Induc-tion Study Group. Rabbit antithymocyte globulin versus basilix-imab in renal transplantation. N Engl J Med. 2006;355: 1967-1977.
9. Sageshima J, Ciancio G, Chen L, Burke GW 3rd. Anti-interleu-kin-2 receptor antibodies-basiliximab and daclizumab-for the prevention of acute rejection in renal transplantation. Biologics. 2009;3:319-336.
10. Mattei MF, Redonnet M, Gandjbakhch I, et al. Lower risk of in-fectious deaths in cardiac transplant patients receiving basilixi-mab versus anti-thymocyte globulin as induction therapy. J Heart Lung Transplant. 2007;26:693-699.
11. McKeage K, McCormack PL. Basiliximab: a review of its use as induction therapy in renal transplantation. BioDrugs. 2010;24: 55-76.
12. Yao G, Albon E, Adi Y, et al. A systematic review and economic model of the clinical and cost-effectiveness of immunosuppres-sive therapy for renal transplantation in children. Health Technol Assess. 2006;10: iii-iv, ix-xi, 1-157.
13. Chapman TM, Keating GM. Basiliximab: a review of its use as induction therapy in renal transplantation. Drugs. 2003;63: 2803-2835.
14. Berger M, Biasin E, Saglio F, Fagioli F. Innovative approaches to treat steroid-resistant or steroid refractory GVHD. Bone Mar-row Transplant. 2008;42:S101-S105.
15. Depper JM, Leonard WJ, Robb RJ, Waldmann TA, Greene WC. Blockade of the interleukin-2 receptor by anti-Tac antibody: inhibition of human lymphocyte activation. J Im-munol. 1983;131:690-696.
16. Miano M, Cuzzubbo D, Terranova P, et al. Daclizumab as use-ful treatment in refractory acute GVHD: a paediatric experi-ence. Bone Marrow Transplant. 2009;43:423-427.
17. Funke VA, de Medeiros CR, Setubal DC, et al. Therapy for se-vere refractory acute graft-versus-host disease with basiliximab, a selective interleukin-2 receptor antagonist. Bone Marrow Transplant. 2006;37:961-965.
18. Wawer A, Laws HJ, Dilloo D, G€obel U, Burdach S. Long-time survival after unrelated bone marrow transplantation in children and adolescents and targeted therapy with CD25 blockade to prevent GVHD. Klin Padiatr. 2004;216:169-175.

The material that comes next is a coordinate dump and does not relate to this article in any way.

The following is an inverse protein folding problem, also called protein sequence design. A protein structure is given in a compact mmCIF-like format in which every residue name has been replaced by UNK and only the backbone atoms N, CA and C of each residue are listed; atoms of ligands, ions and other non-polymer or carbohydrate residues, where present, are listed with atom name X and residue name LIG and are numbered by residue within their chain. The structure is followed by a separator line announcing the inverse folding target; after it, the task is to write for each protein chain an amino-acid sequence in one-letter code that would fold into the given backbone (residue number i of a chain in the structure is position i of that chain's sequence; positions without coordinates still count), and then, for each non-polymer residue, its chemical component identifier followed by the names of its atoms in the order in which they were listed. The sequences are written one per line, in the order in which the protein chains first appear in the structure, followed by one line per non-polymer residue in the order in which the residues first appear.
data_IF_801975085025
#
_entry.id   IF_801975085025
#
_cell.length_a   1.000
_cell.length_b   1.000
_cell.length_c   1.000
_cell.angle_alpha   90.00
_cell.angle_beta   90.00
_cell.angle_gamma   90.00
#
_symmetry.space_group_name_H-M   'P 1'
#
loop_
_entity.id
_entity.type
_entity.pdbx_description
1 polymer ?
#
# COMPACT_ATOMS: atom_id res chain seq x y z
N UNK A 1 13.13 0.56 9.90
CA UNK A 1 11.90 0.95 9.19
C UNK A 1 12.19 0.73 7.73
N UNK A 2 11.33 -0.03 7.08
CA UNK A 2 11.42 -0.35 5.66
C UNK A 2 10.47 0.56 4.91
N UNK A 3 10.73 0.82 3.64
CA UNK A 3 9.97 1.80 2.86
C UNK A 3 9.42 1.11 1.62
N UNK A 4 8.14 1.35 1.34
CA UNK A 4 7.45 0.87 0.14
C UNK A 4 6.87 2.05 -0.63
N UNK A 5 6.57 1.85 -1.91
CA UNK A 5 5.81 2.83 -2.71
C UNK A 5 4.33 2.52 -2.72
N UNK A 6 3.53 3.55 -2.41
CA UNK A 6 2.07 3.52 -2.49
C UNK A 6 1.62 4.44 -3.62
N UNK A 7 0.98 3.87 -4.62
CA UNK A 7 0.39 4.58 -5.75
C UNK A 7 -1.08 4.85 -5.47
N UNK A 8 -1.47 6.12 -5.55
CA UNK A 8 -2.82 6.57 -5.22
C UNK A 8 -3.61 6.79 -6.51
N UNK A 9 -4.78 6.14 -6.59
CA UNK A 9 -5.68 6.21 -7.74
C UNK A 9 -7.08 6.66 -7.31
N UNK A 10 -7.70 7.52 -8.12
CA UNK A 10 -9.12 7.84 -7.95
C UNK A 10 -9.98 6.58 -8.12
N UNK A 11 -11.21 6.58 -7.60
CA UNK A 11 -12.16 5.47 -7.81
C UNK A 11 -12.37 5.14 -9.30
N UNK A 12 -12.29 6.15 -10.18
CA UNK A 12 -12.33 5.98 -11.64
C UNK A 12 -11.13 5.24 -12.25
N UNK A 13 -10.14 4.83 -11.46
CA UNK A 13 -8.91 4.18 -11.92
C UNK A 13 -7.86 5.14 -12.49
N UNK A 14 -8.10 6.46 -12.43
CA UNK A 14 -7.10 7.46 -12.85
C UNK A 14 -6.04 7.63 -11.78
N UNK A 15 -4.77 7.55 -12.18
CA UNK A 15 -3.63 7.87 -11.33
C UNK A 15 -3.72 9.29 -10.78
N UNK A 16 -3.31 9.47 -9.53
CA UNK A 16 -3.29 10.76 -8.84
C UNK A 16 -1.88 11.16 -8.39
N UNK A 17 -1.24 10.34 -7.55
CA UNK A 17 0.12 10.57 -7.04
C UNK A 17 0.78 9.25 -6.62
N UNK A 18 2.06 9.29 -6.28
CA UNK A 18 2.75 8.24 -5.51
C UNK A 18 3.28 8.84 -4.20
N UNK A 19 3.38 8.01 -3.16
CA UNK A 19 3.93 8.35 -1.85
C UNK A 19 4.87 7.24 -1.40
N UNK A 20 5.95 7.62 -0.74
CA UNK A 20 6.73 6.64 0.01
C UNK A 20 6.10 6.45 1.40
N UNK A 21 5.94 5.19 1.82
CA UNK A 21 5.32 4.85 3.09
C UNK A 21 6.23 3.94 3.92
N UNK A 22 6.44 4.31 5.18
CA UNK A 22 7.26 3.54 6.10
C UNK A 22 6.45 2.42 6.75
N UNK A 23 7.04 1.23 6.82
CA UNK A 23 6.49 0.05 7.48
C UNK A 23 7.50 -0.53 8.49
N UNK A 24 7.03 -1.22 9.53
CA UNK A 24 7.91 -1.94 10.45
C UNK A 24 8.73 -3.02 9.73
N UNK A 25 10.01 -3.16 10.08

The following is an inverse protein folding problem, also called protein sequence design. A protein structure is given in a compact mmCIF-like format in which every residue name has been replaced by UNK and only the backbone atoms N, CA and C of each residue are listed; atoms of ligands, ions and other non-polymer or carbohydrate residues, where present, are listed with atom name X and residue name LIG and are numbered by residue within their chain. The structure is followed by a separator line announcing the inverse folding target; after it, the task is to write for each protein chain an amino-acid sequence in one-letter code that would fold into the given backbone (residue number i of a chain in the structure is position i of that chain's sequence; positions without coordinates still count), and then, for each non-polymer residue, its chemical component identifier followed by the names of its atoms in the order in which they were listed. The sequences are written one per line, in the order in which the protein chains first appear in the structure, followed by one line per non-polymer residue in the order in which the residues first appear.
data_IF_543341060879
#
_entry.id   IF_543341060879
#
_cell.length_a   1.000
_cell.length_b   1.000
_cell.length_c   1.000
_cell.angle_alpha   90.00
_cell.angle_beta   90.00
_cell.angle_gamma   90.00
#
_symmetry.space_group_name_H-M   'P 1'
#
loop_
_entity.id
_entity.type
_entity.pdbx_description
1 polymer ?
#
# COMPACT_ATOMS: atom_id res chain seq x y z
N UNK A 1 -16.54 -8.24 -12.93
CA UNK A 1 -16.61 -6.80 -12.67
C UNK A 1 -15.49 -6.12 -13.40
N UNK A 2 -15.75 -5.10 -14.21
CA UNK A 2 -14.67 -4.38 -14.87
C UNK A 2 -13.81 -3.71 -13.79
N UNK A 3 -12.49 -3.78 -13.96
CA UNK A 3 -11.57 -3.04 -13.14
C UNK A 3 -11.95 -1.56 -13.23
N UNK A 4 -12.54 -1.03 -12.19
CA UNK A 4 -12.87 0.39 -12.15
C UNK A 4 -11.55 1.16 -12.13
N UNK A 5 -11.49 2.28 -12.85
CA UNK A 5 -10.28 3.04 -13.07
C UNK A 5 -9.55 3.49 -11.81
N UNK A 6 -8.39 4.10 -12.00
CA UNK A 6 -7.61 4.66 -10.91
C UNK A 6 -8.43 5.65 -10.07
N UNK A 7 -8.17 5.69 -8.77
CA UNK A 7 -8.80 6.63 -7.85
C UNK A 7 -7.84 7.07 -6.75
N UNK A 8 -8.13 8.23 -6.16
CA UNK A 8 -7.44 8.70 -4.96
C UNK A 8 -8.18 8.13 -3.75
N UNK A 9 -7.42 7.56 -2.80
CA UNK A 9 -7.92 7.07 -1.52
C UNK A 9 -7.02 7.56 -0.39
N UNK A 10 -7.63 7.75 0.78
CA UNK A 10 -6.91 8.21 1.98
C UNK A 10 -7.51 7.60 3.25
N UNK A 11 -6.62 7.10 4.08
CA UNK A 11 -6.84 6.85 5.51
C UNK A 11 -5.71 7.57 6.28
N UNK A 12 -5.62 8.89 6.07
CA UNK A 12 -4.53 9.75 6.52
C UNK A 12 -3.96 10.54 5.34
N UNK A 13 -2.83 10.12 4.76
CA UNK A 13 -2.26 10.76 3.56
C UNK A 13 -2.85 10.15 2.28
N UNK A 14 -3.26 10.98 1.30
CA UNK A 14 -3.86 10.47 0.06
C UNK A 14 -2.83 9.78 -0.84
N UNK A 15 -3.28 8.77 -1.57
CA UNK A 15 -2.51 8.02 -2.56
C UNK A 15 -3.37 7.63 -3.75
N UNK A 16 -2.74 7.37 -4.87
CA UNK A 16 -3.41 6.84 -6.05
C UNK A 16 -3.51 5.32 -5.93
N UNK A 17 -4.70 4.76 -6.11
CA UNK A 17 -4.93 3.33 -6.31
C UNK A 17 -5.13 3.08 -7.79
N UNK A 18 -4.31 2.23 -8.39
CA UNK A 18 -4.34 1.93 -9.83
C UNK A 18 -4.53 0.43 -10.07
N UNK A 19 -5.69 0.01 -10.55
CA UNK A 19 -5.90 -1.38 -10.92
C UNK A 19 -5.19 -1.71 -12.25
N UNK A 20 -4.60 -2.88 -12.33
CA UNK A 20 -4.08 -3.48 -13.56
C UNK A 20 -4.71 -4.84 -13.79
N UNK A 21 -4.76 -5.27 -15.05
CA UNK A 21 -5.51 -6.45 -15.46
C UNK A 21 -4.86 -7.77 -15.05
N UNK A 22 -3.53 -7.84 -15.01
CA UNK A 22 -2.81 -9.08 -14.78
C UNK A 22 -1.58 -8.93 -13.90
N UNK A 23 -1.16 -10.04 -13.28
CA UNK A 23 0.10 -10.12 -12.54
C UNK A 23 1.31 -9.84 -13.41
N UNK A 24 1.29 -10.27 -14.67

19. Ji SQ, Chen HR, Yan HM, et al. Anti-CD25 monoclonal anti-body (basiliximab) for prevention of graft-versus-host disease af-ter haploidentical bone marrow transplantation for hematological malignancies. Bone Marrow Transplant. 2005;36:349-354. 20. Shamsi TS, Irfan M, Farzana T, et al. Allogeneic peripheral
blood stem cell transplant (PBSCT) using anti-IL2 receptor an-tibody Daclizumab for the prevention of acute graft versus host disease in steroid refractory Diamond Blackfan anaemia: a case report. J Pak Med Assoc. 2005;55:454-455.
21. Chen HR, Ji SQ, Wang HX, et al. Humanized anti-CD25 monoclonal antibody for prophylaxis of graft-vs-host disease (GVHD) in haploidentical bone marrow transplantation with-out ex vivo T-cell depletion. Exp Hematol. 2003;31:1019-1025. 22. Maschan AA, Trakhtman PE, Balashov DN, et al. Fludarabine,
low-dose busulfan and antithymocyte globulin as conditioning for Fanconi anemia patients receiving bone marrow transplanta-tion from HLA-compatible related donors. Bone Marrow Trans-plant. 2004;34:305-307.
23. Shigematsu A, Kondo T, Yamamoto S, et al. Excellent outcome of allogeneic hematopoietic stem cell transplantation using a con-ditioning regimen with medium-dose VP-16, cyclophosphamide and total-body irradiation for adult patients with acute lympho-blastic leukemia. Biol Blood Marrow Transplant. 2008;14:568-575. 24. Kern W, Haferlach T, Schoch C, et al. Early blast clearance by remission induction chemotherapy is a major independent prog-nostic factor for both achievement of complete remission and long-term outcome in acute myeloid leukemia: data from the German AML cooperative group (AMLCG) 1992 trial. Blood. 2003;101:64-70.
25. Grimwade D, Walker H, Oliver F, et al. The importance of di-agnostic cytogenetics on outcome in AML: analysis of 1,612 pa-tients entered into the MRCAML10 trial—The Medical Research Council Adult and Children’s Leukaemia Working Parties. Blood. 1998;92:2322-2333.
26. Slovak ML, Kopecky KJ, Cassileth PA, et al. Karyotypic analysis predicts outcome of preremission and postremission therapy in adult acute myeloid leukemia: A Southwest Oncology Group/ Eastern Cooperative Oncology Group Study. Blood. 2000;96: 4075-4083.
27. Schoch C, Haferlach T, Haase D, et al. Patients with denovo acute myeloid leukaemia and complex karyotype aberrations show a poor prognosis despite intensive treatment: a study of 90 patients. Br J Haematol. 2001;112:118-126.
28. Appelbaum FR. Who should be transplanted for AML? Leuke-mia. 2001;15:680-682.
29. Schoch C, Kern W, Schnittger S, Hiddemann W, Haferlach T. Karyotype is an independent prognostic parameter in therapy-related acute myeloid leukemia (t-AML): an analysis of 93 pa-tients with t-AML in comparison to 1092 papa-tients with de novo AML. Leukemia. 2004;18:120-125.